This week’s Unmissable Experience is a boat trip to the tiny, pink sand island of Barbuda.
So when I was offered the chance to visit Barbuda from Antigua last month, I had no hesitation in grabbing my sun cream, setting an early alarm, and pocketing a couple of travel sickness pills. I’m not great on boats.
Barbuda is a sparsely populated island, just 27 miles and about 90 minutes by boat from its much larger sister island of Antigua. Antigua and Barbuda is a dual island nation, governed by the same administration and promoted in the same breath. However, life on Barbuda is very different. The island was devastated by Hurricane Irma in 2017, ripping off roofs, destroying homes and businesses, damaging the infrastructure, and flattening the trees of the coconut plantations.
Home to only around 1,500 people, an additional 1,000 workers have now moved into Barbuda, not only to rebuild, but to develop the island in accordance with the ambition of the government, and quite a bit of Robert De Niro’s money, to turn it into ‘the next St Barts’. So, if you like your Caribbean a bit more authentic now is the time to visit.
The trip to the island from Antigua can be done by daily high speed ferry, by private catamaran, by plane or, if you are Robert De Niro visiting the new Nobu which has recently opened on the island, by helicopter. We set sail from Antigua early one morning, heading north east across the water, blue skies and sunshine on our faces and reggae in our ears. It was one of those moments of pure joy, when you can’t imagine wanting to be anywhere else.
Arriving in Barbuda was quite a surprise. I am not sure what I was expecting, but the island is definitely different to its larger neighbour. It’s dusty, it’s flat, there seems to be very little there. As we climbed into the mini bus to head for breakfast, I watched pelicans dive bombing into the sea for fish behind me. We drove off. It was hard to tell on which side of the road as we zig-zagged around, avoiding the pot holes and the various donkeys and horses meandering around.
It felt more like Africa than the Caribbean. As we passed the coconut plantations, and headed towards the small capital of Codrington, we saw regular reminders of the destruction caused by the hurricane.
Barbuda has one bank, one petrol station, a handful of cafes and restaurants and only 10 taxis. But it also has some of the wonders of the Caribbean and, after an excellent breakfast at the ‘G-Milt’ cafe of freshly cooked omelette and home fries (more like mashed potato than chips), we set off to board another, much smaller, boat, to take us to the island’s famous frigate bird sanctuary.
Only accessible by boat, the sanctuary is home to the largest colony of frigate birds in the Western Hemisphere, with around 20,000 birds coming and going to the lagoon. As you approach, you see movement in the mangroves ahead before realising they are packed full of single, large, white headed chicks sitting in individual nests and squawking to be fed.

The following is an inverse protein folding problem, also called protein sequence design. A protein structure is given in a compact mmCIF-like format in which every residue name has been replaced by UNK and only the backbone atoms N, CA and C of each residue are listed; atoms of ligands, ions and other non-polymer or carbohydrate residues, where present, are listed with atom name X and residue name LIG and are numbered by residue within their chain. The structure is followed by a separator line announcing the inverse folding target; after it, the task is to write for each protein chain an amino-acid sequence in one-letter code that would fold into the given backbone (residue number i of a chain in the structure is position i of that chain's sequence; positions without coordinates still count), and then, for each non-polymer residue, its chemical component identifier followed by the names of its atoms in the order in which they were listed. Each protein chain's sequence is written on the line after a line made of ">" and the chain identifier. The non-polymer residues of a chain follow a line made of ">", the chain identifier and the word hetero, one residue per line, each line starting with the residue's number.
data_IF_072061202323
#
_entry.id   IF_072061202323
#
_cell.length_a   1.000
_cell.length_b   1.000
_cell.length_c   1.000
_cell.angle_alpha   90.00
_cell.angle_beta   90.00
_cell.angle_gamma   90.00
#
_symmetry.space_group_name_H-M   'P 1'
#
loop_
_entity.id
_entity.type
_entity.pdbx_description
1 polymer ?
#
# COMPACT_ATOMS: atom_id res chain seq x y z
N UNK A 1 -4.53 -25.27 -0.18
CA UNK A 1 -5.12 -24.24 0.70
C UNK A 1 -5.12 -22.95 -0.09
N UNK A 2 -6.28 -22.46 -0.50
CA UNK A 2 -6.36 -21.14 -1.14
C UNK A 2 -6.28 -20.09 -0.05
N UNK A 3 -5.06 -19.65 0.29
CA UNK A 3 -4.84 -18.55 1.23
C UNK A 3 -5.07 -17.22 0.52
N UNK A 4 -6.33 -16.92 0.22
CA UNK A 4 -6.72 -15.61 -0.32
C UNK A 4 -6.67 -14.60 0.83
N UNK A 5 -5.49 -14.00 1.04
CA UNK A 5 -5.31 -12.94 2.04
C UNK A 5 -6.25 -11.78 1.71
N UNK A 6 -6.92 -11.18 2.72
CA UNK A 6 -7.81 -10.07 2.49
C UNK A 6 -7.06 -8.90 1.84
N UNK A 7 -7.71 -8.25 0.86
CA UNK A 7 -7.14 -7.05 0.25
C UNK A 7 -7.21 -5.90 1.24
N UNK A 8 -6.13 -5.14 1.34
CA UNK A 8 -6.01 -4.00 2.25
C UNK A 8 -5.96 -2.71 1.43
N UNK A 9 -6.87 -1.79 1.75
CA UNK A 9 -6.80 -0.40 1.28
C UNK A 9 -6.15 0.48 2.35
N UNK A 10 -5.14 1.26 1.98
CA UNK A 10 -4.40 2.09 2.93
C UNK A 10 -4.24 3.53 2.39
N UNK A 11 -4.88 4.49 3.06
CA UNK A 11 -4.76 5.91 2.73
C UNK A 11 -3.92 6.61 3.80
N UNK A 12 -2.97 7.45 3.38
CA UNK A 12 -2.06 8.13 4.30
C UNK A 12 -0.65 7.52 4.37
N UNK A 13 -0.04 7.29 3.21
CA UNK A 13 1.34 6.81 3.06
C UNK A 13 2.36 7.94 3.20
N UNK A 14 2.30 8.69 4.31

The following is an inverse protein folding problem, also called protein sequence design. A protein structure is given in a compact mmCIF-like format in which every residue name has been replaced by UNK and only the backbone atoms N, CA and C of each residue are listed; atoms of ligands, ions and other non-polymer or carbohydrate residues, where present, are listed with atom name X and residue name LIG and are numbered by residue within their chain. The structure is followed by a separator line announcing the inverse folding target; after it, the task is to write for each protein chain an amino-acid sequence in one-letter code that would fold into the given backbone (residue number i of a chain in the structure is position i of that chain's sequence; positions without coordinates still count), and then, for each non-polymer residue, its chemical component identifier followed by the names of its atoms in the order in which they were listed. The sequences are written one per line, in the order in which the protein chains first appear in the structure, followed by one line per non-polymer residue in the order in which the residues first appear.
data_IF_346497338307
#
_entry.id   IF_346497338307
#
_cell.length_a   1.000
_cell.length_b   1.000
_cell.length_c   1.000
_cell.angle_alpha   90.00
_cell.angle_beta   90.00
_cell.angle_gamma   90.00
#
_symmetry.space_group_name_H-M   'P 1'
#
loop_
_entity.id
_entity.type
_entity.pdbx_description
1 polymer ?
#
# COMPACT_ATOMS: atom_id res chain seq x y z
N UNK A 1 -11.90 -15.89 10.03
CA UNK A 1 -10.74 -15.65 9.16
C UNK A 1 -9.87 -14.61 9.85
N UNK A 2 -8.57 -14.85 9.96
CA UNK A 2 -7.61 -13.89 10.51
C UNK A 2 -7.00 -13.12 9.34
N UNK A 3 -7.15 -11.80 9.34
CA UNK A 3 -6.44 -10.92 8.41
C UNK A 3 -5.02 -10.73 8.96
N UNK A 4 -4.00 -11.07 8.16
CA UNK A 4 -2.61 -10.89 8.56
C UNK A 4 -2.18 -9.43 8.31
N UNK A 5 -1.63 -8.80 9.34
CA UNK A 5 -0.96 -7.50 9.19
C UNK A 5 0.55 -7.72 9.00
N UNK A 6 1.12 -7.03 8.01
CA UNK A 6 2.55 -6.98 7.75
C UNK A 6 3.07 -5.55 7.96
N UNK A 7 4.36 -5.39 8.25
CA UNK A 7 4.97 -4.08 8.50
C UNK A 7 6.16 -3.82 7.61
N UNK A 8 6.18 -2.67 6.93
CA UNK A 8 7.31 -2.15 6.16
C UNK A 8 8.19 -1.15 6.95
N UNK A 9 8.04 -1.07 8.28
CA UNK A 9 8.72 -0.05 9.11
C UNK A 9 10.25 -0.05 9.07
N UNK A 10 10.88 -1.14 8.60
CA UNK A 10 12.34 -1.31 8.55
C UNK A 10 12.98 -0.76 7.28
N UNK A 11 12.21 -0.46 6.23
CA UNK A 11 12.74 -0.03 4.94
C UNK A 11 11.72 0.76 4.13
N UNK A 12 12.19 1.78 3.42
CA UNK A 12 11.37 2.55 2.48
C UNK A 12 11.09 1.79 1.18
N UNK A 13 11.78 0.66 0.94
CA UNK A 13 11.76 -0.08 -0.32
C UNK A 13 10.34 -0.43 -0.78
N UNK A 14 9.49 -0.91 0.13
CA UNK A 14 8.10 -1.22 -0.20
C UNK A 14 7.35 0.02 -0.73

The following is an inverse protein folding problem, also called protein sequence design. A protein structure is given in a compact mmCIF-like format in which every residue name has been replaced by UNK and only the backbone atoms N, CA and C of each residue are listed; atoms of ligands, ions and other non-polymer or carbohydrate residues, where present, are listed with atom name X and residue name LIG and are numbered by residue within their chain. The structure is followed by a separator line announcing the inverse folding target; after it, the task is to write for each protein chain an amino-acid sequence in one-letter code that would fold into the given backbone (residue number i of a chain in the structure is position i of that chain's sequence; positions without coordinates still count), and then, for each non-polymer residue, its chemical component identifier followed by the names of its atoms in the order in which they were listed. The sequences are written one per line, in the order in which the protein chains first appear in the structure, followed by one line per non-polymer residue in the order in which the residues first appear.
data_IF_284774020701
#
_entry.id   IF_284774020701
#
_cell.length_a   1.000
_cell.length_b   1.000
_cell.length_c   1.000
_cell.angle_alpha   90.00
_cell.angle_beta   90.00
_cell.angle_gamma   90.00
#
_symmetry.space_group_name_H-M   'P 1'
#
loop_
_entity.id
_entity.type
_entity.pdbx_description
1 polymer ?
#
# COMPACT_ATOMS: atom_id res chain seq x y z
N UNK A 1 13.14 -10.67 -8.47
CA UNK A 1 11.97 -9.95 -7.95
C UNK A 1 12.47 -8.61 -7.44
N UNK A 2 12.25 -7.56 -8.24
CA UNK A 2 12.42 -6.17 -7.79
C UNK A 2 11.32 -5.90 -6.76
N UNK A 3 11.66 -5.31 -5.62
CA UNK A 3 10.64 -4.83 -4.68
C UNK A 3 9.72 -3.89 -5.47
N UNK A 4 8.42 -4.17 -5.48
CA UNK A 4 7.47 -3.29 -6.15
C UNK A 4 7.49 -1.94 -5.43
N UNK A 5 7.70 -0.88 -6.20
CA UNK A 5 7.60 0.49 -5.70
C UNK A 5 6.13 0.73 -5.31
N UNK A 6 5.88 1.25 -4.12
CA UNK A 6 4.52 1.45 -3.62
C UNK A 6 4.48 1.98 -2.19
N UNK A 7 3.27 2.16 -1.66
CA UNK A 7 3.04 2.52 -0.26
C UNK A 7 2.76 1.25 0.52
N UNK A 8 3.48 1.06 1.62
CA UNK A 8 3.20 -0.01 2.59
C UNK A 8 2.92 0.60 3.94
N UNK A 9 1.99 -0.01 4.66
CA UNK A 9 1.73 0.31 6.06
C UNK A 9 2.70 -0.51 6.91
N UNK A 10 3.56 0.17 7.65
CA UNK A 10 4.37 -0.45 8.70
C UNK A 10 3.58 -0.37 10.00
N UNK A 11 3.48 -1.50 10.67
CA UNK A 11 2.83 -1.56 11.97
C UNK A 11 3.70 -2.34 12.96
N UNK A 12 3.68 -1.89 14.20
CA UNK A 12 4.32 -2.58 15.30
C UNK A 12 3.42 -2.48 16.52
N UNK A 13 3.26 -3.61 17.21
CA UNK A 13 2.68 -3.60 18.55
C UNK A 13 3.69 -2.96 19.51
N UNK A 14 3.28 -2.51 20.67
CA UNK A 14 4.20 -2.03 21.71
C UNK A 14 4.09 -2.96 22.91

The birds themselves are fascinating; almost prehistoric in appearance, and reminiscent of small dodos. The juveniles stay in their nests and the colony works together. According to our guide, if a mother bird dies, her chick will be adopted by another bird and, if a chick falls into the water, it will be pulled out by the wings by two females.
We visited in June, when the chicks were large and attended only by their mothers, but the most popular time to go is during the mating season which takes place between September and April. Then, you will also see the wonderful male frigate birds, puffing out their huge red chests to attract a mate. There are also many other species of birds in the lagoon, such as pelicans, the tropical mockingbird and the Christmas bird, but the frigate birds are the main attraction and well worth seeing.
Across the bay, we pulled up by a scrubby piece of sand and hopped out into the shallows, trying to avoid the tiny pink jellyfish floating around our ankles, the favoured meal of the sea turtles that live in these waters. It seemed an inauspicious place to stop as we walked onto the sandback and over the top. How wrong we were. Just the other side, the view opened up onto the most beautiful beach I have seen in 30 years of travelling.
This is Coral Bay. A stunning 18 miles of pink ‘sand’. Not sand in fact, but the tiny pink shells that wash up on the shore and give the beach its wonderful colour. This beach is the highlight of a trip to Barbuda. Truly stunning.
However, this is not the only beautiful beach in Barbuda. There are many of them, some white, some pink, and all, for now, fairly deserted. Princess Diana Beach is another stunner, and so called because Diana would bring her young sons to this remote spot to enjoy a holiday away from press attention. The sea is warm, clear, calm. Make time to enjoy it.
The other highlight of a trip to Barbuda is a visit to Darby Cave. There is a bit more of a walk involved here, as you explore the mini rainforest leading to a sinkhole decorated with drawings made by the Arawak Indians. Some of the views up through the roof of the cave make for stunning photos, and it’s great to also experience a different side of the island away from the better known beaches.
Highs: Watching the pelicans dive bomb into the sea, right next to the pier. Completely unfazed by the arrival of our party, and clearly oblivious to their audience.
Lows: The roads. Dusty and uncomfortable. But there are many plans afoot to improve them.
Unmissable : The pink beach at Coral Bay will stay with me forever.